Life at Lazada appeared to be on an upswing. Shopee, its fiercest rival, opted to ease off its growth acceleration in favor of a more stable approach toward profitability. TikTok Shop, the newly emerged competitor, faced setbacks in Indonesia for months until it recently found a breakthrough by allying with GoTo Group’s Tokopedia. Lazada’s order numbers have also been growing while gradually reducing its losses each quarter.
Lazada, Alibaba Group’s primary e-commerce platform in Southeast Asia, seemed poised to maintain its stronghold in the region for what appeared to be a promising 2024. However, as first reported by The Edge, the company suddenly laid off over 100 employees on January 3, with observers stating that up to 30% of its entire regional workforce could be let go, including even senior management in countries like Singapore and Malaysia.
How do we rationalize this unexpected move?
The reality, unpleasant as it may be, is that this may have been a long time coming.
Established in Singapore in 2012, Lazada experienced a meteoric rise despite the nascency of both the company and industry at that time. The company’s gross merchandise value (GMV) exceeded USD 1.3 billion in less than three years, making it the then-largest e-commerce platform in Southeast Asia. Its stellar performance drew the interest of Alibaba, which acquired a controlling stake in the company for USD 1 billion in 2016.
Alibaba made the acquisition with high hopes for what Lazada could achieve in Southeast Asia, often touting its potential in reports and performance release calls—its name mentioned alongside other international e-commerce businesses under its banner, including the likes of Trendyol for Turkey and Daraz for South Asia. International digital commerce is viewed favorably among the senior ranks of Alibaba—its importance is embodied by its distinction as one of the organization’s six major business groups following the “1+6+N” restructuring exercise announced in March 2023.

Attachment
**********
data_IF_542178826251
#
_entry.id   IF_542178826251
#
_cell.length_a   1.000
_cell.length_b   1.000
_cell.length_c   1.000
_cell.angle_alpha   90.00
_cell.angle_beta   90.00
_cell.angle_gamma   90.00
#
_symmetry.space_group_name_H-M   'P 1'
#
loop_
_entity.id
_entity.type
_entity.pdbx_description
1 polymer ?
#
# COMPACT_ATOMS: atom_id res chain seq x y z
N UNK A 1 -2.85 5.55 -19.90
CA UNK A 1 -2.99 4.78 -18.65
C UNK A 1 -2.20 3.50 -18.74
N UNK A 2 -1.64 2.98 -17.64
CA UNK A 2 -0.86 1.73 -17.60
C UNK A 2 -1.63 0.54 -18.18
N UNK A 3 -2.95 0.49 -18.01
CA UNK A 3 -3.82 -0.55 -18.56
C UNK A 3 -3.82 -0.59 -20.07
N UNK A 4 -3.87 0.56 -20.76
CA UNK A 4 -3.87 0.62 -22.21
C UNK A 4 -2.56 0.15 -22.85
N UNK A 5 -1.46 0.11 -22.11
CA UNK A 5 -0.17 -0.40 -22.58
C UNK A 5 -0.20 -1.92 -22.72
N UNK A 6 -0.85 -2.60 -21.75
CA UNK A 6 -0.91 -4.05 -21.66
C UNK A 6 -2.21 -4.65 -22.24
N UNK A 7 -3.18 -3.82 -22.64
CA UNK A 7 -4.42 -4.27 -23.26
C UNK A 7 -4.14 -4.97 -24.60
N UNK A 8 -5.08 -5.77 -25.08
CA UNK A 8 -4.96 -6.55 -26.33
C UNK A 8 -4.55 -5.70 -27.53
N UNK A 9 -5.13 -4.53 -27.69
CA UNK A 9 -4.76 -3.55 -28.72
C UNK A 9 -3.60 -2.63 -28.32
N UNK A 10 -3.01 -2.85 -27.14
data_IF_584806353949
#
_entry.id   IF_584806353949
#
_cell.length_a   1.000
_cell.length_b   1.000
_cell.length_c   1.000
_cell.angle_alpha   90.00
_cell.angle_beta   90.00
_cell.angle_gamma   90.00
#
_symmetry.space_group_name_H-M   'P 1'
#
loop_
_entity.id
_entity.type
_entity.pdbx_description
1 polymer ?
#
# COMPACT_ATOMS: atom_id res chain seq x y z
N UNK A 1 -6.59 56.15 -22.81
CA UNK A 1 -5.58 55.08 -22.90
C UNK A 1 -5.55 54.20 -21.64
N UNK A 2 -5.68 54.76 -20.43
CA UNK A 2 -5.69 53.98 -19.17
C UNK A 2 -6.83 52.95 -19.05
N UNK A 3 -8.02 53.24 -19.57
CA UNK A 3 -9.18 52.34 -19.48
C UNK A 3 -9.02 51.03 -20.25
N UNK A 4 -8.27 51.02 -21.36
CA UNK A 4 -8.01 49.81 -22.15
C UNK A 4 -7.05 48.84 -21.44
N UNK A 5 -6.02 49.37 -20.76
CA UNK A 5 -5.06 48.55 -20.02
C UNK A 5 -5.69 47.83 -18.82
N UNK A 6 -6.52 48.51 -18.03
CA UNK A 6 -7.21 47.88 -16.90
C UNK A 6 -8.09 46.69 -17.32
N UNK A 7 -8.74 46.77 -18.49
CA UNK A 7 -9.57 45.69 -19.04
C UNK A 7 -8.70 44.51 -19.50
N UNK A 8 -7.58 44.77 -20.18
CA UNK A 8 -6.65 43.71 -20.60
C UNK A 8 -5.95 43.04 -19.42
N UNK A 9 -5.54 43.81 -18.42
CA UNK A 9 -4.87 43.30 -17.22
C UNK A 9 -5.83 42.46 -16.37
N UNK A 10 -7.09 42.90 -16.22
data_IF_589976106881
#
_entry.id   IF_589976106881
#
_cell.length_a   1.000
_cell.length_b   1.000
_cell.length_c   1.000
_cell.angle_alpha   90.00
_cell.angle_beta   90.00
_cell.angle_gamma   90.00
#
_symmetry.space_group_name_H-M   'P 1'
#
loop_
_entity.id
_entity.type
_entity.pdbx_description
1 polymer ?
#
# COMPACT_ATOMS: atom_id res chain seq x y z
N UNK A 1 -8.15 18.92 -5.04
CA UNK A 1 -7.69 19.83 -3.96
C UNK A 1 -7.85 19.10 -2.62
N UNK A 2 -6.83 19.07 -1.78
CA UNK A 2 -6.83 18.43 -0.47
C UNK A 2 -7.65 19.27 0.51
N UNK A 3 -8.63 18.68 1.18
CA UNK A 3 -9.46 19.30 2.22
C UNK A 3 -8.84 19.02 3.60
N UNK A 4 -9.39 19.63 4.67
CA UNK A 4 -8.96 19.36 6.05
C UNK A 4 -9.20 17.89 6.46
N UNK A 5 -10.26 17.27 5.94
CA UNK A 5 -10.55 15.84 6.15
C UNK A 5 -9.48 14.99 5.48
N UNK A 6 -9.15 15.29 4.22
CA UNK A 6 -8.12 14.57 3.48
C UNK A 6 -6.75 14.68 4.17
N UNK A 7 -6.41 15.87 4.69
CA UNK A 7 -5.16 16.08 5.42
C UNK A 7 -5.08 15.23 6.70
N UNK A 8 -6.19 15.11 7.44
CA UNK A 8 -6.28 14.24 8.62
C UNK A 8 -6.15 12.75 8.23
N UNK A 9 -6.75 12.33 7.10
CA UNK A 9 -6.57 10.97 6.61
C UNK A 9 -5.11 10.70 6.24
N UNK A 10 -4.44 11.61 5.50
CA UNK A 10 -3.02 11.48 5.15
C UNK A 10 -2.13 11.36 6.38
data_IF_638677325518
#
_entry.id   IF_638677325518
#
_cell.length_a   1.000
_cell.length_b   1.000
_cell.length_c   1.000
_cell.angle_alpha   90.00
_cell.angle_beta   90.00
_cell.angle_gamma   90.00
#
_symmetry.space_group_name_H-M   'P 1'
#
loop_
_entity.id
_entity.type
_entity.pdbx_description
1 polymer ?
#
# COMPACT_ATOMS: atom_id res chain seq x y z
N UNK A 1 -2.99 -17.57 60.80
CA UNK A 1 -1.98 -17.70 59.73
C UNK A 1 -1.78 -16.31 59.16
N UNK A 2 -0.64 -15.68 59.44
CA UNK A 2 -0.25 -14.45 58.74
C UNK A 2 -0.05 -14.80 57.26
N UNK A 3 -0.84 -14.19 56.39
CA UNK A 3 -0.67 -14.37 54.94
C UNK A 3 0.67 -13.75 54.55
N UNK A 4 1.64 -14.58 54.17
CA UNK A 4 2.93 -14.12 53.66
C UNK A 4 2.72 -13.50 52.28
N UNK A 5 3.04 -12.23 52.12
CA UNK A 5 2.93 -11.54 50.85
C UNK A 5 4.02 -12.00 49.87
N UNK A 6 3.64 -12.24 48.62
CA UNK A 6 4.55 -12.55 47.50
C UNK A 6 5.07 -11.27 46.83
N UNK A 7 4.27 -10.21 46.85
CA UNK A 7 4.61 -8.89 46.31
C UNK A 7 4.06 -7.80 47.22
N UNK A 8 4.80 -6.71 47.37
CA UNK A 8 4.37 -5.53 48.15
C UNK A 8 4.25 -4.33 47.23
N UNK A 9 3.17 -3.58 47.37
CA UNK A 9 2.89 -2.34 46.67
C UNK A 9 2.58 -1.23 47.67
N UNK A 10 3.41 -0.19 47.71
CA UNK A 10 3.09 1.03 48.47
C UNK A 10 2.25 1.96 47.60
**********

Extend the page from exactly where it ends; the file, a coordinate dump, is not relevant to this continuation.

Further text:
Alibaba has invested heavily into Lazada to fulfill its ambitions. Including the 2016 acquisition outlay, the Chinese internet conglomerate has injected approximately USD 7.47 billion into the Southeast Asian e-commerce company, including a recent infusion of USD 634 million in December 2023. That averages out to slightly less than USD 1 billion per year.
While Alibaba’s financing has provided a safety net allowing for patience in Lazada’s pursuit of profitability, the crux of the issue arises from the latter hitherto lacking a formula for sustainable success in the region.
Lazada has been consistently overshadowed by incumbent market leader Shopee even before the turn of the new decade, despite having a headstart early on. According to Momentum Works, Lazada holds a smaller market share than Shopee across Southeast Asia’s six major economies, including Singapore, Malaysia, Indonesia, Thailand, Vietnam, and the Philippines. Shopee’s total GMV in Southeast Asia was USD 47.9 billion in 2022, nearly half of the region’s total e-commerce GMV (USD 99.5 billion) and more than double of Lazada’s (USD 20.1 billion). Domestic e-commerce marketplaces, such as Bukalapak and Blibli in Indonesia, pose additional challenges it must contend with.
It is no secret that Alibaba has, on several occasions at least, been fazed by the cutthroat competition Lazada faces. Since it gained control of the company, leadership rotations have become a staple at Lazada, with the CEO position shuffled multiple times in pursuit of new solutions. In 2022, the company named James Dong (also known as Dong Zheng), its former Thailand and Vietnam head, as the replacement of Chun Li, who took over the reins from Pierre Poignant, a co-founder of Lazada, in mid-2020. Poignant had served as Lazada’s COO since its establishment before he succeeded Lucy Peng (also known as Peng Lei) as the company’s CEO in December 2018, when Peng became chairman.